Apr 01, 12
Read in April, 2012
I am not particularly interested in sport, neither as participant nor spectator so if I hadn't been swept away by Chris Cleave's previous writing, it is doubtful that I'd have picked up a novel with 3 Olympic cyclists as key characters. Anyone who passes over Gold for this reason is passing up on the chance of a whirlwind of a reading experience so don't let those miserable memories of despotic PE teachers put you off and give your brain a gentle work out in the process.
So, let's set the (Olympic..) record straight, this is not a novel about sporting superhumans, even though they are pretty impressive...we dig deep and discover what makes real people tick when faced with adversary, when illness of a loved one brings you to your knees and you're powerless to do anything but hope that your child is one of the 9 in 10 who survive.
Gold focuses on the experiences of five main characters - 8 year old Sophie who is fighting leukaemia, her parents Jack and Kate, Olympic cyclists preparing for the London games alongside their friend/rival Zoe and trainer Tom. All of the adults are nearing the end of their current careers and have one last shot at Olympic Gold whilst Sophie has the hardest fight of all, the battle to stay alive whilst undergoing aggressive treatment which lowers your defences even further. She uses her imagination and love of Star Wars to harness the Jedi force - anything which encourages a fighting spirit and a positive attitude is going to aid her in the ultimate battle - to stay alive.
From the opening pages, I was fully engaged and committed to this story. Cleave doesn't pull on our heartstrings by thrusting sugary-sweet, put upon characters on the reader, they're all flawed, fully fleshed and make the same mistakes as the rest of us mere mortals. Sophie's story is presented in gritty technicolour - there's no soft focus when she experiences the side effects of chemo or as her last hair falls out. Kate and Zoe have diametrically opposed public personas when it comes to the media - Kate is the people's princess, Zoe, the wicked witch with a touch of glam. I loved how we are drip-fed snippets of their back stories to explain how they are what they are in the present day. Tom the trainer has made these cyclists his focus and his family for so many years but now he has to acknowledge the ravages of time and take another path, one which will put less stress on his dodgy knees. Jack seems to be slightly at a loss, a bit piggy in the middle at times.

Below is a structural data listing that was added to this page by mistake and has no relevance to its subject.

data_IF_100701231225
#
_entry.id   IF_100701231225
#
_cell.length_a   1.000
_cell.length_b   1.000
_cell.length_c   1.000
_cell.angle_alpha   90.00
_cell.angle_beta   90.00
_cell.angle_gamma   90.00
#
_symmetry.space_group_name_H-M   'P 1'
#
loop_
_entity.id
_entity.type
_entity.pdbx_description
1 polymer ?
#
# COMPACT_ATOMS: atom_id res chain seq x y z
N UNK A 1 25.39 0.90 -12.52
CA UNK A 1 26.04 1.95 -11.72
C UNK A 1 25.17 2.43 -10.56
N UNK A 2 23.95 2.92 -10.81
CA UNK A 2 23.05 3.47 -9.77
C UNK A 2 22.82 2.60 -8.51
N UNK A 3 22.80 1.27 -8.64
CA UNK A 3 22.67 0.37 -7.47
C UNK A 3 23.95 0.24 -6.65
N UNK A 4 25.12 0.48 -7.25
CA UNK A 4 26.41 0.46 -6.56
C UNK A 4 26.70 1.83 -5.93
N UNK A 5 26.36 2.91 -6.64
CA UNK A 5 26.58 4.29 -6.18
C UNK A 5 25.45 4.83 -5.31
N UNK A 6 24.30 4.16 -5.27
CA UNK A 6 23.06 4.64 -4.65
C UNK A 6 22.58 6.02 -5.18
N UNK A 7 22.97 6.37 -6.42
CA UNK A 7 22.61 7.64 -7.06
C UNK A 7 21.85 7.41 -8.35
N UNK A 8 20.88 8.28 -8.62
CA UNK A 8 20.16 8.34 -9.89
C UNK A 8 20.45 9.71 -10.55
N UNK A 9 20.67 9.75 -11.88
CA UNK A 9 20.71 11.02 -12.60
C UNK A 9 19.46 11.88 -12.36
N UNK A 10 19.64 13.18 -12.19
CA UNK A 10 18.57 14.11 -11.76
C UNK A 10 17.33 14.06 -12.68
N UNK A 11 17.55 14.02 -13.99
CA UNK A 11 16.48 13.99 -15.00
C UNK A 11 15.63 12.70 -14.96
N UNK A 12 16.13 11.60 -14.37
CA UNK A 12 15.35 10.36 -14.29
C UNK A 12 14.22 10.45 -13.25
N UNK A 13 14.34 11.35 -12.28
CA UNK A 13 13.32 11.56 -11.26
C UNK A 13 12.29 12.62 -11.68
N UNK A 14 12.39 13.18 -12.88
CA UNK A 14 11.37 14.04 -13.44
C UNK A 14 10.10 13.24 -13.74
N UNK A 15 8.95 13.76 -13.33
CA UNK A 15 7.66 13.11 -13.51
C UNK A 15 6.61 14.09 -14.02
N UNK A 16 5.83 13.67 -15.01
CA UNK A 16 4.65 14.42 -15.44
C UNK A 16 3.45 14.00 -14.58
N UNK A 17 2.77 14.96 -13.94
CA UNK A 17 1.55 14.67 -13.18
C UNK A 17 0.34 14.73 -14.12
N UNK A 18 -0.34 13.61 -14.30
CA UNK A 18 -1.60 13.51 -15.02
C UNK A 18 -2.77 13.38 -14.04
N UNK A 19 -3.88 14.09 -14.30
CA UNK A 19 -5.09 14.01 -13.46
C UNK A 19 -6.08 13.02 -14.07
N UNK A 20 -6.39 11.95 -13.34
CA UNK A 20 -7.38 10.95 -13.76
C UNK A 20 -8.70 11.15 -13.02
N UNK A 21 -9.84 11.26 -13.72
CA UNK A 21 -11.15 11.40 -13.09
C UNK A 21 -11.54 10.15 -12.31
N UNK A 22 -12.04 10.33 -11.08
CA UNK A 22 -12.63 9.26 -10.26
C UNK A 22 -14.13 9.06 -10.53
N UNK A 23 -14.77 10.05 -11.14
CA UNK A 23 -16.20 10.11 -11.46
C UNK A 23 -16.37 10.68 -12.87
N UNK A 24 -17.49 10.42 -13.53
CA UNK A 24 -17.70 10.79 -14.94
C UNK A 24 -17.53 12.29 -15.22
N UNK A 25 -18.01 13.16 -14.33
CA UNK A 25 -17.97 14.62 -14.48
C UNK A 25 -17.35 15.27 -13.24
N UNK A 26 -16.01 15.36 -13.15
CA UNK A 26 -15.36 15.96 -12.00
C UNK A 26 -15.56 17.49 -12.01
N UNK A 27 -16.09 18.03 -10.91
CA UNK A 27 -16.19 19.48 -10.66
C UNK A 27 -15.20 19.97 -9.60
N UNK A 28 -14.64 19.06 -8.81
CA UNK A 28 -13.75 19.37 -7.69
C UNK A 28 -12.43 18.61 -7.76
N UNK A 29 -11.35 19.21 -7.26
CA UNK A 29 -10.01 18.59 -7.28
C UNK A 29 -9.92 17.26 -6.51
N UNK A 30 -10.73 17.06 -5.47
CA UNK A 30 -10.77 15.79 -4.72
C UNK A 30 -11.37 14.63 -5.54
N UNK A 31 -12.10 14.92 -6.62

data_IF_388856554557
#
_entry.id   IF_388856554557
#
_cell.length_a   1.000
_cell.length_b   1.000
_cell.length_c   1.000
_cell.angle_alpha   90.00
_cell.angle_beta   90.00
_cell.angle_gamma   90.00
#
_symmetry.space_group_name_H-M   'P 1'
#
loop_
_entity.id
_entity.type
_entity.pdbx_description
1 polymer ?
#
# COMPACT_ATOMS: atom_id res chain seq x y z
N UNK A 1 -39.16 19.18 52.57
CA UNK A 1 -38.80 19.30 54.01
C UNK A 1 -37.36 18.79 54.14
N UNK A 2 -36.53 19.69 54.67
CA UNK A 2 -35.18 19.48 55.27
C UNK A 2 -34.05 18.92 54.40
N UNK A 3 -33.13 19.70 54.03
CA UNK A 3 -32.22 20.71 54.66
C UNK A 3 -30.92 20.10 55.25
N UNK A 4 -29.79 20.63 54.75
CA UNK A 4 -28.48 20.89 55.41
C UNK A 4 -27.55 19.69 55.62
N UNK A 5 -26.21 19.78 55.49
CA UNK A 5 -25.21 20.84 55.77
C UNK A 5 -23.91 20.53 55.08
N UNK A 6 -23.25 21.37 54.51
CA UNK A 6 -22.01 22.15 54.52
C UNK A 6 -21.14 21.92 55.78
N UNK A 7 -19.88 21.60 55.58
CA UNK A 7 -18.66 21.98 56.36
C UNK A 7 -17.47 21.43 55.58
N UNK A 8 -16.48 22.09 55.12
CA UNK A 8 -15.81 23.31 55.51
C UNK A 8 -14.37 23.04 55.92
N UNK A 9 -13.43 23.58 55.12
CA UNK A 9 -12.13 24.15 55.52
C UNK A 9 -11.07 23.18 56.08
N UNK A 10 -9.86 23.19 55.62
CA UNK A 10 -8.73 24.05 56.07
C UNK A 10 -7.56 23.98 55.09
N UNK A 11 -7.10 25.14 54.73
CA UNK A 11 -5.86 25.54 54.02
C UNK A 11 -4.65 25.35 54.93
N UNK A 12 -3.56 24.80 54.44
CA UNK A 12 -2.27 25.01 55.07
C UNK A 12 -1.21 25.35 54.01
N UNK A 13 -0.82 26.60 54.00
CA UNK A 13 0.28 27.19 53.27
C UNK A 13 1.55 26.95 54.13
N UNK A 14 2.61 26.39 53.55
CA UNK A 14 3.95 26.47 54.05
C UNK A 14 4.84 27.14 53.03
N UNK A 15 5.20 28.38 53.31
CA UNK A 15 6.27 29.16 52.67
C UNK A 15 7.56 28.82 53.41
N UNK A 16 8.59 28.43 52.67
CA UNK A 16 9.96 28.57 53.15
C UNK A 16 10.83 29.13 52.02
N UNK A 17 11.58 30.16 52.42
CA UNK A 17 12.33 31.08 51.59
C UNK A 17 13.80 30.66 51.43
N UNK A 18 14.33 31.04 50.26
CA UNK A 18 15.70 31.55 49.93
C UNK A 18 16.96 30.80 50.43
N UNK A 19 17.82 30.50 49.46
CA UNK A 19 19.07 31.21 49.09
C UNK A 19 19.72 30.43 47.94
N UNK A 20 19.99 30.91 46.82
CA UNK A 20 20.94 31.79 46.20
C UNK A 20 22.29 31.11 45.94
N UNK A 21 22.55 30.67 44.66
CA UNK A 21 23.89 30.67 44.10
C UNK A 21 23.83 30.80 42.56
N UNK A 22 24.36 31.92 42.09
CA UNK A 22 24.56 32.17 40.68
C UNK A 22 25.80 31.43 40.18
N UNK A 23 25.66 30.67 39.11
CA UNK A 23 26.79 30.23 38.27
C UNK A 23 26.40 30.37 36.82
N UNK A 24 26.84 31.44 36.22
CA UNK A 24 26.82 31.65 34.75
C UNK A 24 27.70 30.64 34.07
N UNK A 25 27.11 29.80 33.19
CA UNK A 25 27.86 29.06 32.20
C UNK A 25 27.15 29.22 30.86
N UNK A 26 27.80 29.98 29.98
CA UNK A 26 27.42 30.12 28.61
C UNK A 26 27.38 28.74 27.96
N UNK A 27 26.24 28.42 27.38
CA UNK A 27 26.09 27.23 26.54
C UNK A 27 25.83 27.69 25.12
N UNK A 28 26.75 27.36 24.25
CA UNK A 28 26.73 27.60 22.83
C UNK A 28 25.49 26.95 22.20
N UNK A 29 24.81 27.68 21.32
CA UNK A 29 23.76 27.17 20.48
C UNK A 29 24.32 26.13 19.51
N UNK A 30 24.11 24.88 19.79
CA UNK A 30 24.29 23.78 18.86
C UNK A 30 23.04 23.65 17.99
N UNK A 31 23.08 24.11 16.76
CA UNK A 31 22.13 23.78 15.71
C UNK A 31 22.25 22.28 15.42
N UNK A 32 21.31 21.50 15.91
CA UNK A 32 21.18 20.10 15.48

I was most pleasantly surprised by Gold - my only criticism is to do with the marketing of the novel rather than the novel itself. The whole device in the blurb about how this is where we normally tell you what the book is about but we're not going to tell you because you don't really need to know. For goodness sake, tell them what it's about and stop the superior self-importance.
Gold is probably the closest I'm going to get to the Olympics but, more importantly, if we all had an ounce of the fighting spirit displayed by young cancer patients like Sophie, we'd all be winners. Thank you Mr Cleave for a story well told.